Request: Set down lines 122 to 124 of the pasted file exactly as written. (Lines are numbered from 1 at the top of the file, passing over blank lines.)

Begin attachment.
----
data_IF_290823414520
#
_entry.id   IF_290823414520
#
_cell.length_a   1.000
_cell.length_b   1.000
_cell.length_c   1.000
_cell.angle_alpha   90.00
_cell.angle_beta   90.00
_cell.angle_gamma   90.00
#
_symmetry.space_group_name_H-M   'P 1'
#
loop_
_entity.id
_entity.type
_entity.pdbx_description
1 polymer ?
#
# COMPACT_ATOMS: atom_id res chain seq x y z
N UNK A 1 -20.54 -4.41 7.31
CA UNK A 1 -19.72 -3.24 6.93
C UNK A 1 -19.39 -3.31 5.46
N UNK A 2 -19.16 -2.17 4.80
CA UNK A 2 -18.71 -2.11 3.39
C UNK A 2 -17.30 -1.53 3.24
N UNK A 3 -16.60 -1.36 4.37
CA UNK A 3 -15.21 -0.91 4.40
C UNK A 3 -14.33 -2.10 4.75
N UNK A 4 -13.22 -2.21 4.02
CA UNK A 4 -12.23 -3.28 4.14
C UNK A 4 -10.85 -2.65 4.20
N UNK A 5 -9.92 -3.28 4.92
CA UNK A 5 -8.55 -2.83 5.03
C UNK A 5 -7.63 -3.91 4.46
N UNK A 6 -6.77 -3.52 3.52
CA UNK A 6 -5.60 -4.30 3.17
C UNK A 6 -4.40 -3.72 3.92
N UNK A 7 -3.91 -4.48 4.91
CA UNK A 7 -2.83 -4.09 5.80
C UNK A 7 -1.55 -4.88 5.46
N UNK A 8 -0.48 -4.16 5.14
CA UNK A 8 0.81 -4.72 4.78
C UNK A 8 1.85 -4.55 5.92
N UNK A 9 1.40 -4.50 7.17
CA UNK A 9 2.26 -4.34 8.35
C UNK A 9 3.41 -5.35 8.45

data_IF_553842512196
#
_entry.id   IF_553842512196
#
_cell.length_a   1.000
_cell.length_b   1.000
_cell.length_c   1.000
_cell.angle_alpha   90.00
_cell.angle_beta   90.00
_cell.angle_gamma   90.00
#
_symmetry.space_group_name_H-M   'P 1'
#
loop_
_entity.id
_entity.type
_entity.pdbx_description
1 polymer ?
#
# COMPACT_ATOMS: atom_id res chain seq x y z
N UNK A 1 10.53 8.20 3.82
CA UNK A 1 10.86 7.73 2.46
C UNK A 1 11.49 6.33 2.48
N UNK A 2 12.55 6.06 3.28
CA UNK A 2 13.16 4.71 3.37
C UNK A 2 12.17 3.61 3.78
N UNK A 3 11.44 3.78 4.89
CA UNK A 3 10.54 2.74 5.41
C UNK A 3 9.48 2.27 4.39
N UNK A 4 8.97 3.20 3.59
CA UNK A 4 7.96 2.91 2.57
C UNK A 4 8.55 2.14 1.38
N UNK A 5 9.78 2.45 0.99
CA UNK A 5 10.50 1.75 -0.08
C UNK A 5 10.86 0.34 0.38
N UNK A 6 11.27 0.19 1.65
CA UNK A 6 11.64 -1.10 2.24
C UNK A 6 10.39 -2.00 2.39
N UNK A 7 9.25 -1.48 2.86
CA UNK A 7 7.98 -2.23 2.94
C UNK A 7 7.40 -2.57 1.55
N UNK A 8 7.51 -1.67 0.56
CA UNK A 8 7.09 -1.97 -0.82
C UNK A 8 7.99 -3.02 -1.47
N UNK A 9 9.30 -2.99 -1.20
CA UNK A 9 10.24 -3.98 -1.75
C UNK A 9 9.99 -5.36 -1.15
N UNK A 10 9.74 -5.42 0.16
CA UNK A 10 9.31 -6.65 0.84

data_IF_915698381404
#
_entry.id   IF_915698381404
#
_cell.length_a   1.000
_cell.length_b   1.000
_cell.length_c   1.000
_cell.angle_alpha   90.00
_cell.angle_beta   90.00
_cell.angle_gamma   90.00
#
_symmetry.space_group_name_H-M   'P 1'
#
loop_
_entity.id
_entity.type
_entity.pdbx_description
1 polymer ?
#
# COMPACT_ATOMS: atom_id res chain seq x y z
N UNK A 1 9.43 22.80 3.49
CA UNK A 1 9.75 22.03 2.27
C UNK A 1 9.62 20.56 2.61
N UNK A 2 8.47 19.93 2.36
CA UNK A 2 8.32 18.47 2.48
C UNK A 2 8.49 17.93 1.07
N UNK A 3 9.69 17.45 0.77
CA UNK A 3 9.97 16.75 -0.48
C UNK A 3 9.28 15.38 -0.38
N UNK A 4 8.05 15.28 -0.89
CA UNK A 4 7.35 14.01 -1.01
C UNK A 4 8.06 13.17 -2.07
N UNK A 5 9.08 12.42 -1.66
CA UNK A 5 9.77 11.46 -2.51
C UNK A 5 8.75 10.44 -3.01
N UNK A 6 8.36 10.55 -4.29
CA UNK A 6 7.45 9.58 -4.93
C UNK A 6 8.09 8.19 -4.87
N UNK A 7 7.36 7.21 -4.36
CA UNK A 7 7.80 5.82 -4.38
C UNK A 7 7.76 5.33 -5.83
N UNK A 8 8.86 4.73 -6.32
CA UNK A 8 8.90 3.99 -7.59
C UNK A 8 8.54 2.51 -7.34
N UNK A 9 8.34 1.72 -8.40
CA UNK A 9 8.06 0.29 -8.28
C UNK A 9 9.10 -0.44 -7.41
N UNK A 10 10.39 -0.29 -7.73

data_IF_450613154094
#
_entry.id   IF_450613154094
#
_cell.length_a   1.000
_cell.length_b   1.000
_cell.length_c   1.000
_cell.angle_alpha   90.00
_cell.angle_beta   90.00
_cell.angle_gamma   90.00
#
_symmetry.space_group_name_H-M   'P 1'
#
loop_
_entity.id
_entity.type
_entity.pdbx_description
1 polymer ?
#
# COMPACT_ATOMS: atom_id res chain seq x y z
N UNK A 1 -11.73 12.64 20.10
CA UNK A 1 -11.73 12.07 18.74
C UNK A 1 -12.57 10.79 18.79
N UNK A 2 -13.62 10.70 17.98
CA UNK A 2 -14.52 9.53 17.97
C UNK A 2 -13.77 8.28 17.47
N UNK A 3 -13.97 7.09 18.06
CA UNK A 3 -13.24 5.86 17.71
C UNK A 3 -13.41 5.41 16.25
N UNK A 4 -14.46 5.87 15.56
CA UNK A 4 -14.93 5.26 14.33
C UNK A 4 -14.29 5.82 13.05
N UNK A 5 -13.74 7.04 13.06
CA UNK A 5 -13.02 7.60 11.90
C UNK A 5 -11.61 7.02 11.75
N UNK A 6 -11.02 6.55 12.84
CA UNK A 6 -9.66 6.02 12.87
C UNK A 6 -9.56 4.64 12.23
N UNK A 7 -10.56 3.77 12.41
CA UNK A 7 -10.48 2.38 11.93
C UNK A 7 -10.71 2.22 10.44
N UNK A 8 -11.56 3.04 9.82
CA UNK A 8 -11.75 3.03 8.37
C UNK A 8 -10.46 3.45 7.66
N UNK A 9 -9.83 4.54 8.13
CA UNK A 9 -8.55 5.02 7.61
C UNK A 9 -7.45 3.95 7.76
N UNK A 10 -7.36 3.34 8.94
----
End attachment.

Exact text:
C UNK A 2 8.49 17.93 1.07
N UNK A 3 9.69 17.45 0.77
CA UNK A 3 9.97 16.75 -0.48